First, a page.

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Health Status of Aboriginal Women

In: Social Issues

Submitted By z2440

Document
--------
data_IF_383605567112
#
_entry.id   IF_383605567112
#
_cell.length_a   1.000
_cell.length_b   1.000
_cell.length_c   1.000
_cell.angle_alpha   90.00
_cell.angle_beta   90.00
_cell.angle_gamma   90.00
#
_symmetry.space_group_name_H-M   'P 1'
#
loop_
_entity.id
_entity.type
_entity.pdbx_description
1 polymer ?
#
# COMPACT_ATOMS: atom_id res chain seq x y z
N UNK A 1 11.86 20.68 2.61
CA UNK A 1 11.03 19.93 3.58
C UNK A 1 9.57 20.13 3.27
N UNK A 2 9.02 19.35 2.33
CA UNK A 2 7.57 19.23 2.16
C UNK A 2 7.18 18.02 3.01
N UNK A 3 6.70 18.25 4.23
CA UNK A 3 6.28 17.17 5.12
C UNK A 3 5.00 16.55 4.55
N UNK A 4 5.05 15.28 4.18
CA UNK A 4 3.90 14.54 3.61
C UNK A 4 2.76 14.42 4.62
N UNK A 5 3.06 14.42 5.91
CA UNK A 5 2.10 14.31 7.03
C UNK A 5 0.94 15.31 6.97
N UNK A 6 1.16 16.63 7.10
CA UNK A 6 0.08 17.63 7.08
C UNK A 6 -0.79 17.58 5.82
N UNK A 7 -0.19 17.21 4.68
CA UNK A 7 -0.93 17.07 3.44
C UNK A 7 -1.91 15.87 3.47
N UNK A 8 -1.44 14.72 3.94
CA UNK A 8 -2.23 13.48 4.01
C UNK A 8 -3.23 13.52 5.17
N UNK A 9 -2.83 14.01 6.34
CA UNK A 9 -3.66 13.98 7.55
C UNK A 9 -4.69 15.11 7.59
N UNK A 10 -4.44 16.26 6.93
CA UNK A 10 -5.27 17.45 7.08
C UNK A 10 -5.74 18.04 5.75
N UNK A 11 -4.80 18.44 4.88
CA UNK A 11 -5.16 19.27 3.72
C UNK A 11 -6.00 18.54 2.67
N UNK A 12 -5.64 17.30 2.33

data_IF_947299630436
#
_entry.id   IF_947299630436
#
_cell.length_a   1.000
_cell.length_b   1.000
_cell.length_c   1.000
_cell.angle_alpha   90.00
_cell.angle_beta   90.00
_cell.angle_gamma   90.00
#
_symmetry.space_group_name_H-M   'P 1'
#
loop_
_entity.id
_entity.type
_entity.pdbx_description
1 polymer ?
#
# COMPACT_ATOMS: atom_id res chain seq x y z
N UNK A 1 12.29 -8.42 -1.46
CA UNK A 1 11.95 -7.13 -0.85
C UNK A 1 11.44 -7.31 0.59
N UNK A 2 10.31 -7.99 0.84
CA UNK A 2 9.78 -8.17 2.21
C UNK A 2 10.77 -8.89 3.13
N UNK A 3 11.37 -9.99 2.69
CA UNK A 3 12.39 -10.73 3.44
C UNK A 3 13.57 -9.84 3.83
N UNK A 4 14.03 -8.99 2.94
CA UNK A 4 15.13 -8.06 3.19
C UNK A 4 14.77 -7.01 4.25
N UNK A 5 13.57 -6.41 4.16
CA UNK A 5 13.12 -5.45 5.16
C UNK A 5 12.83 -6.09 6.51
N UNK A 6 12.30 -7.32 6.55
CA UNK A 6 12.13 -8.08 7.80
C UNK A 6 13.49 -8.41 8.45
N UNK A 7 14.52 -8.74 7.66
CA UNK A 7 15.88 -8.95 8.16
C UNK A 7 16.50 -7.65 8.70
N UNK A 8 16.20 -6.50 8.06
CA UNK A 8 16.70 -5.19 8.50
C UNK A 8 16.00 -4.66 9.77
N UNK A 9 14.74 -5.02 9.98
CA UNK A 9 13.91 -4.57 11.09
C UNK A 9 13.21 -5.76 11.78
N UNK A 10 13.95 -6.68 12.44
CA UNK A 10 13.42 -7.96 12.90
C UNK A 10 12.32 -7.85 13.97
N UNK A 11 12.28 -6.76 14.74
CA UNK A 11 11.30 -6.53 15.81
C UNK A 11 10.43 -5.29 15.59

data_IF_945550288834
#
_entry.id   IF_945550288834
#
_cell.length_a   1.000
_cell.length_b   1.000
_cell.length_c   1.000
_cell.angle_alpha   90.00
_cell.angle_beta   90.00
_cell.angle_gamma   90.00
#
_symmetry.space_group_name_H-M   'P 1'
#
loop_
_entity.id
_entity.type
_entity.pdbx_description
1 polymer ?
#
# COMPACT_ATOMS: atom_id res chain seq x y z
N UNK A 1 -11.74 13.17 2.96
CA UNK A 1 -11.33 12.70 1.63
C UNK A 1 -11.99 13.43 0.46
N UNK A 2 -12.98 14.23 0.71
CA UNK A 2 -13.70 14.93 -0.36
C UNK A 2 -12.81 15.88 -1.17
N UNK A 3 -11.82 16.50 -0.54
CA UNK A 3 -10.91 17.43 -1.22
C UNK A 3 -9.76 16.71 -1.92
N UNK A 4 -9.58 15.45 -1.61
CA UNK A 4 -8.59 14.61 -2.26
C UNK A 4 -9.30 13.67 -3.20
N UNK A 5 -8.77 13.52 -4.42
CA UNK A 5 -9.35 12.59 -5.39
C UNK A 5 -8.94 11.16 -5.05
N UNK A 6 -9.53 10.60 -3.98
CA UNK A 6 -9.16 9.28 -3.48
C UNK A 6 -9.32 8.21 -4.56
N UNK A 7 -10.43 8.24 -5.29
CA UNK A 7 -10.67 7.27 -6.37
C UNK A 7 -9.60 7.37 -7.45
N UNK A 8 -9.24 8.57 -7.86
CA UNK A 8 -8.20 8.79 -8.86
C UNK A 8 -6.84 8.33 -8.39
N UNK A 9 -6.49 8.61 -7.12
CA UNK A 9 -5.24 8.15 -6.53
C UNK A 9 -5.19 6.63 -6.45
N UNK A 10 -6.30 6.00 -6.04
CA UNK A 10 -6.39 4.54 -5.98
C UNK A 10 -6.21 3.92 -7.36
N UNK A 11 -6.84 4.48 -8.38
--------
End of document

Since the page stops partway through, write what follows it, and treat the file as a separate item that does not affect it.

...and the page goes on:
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This paper will explore the roles that gender and feminism plays alongside other determinants to affect the health status of Aboriginal Canadian women. Determinants of health refer to the circumstances in which people are born, live, grow, work, and age, that are responsible for most of the health inequalities that exist. Common determinants contributing to sub-par health status include: early child development, education, income, employment, social and physical environment, personal health practices and coping skills, access to health services, racism, and gender. These determinants work alongside Aboriginal-specific determinants like cultural identity, self-determination, and colonialism to create significant health discrepancies compared to non-Aboriginal Canadians. Aboriginal women are at an even greater disadvantage because of the role gender plays on top of the other determinants. The term gender refers to the socially constructed perceptions of feminine and masculine and is not to be confused with sex, which refers to the biological differences between men and women (Steckley and Letts 2010). While the two are different concepts, they are closely related and do influence each other because while biology may condition behaviour, it is in turn conditioned by the social environment (Halseth 2013). Health is also a social construct and issue, rather than simply a medical and technical problem associated with body parts and their functions. Because it is defined by and shaped in social, psychological, and economic environments and relationships, bodies and minds cannot be understood apart from their history and culture. As health is defined within social, economic, and physical environments where class, race, culture, age, location, and personal history are taken into account, women’s health is obviously constructed in ways that differ from men’s and...

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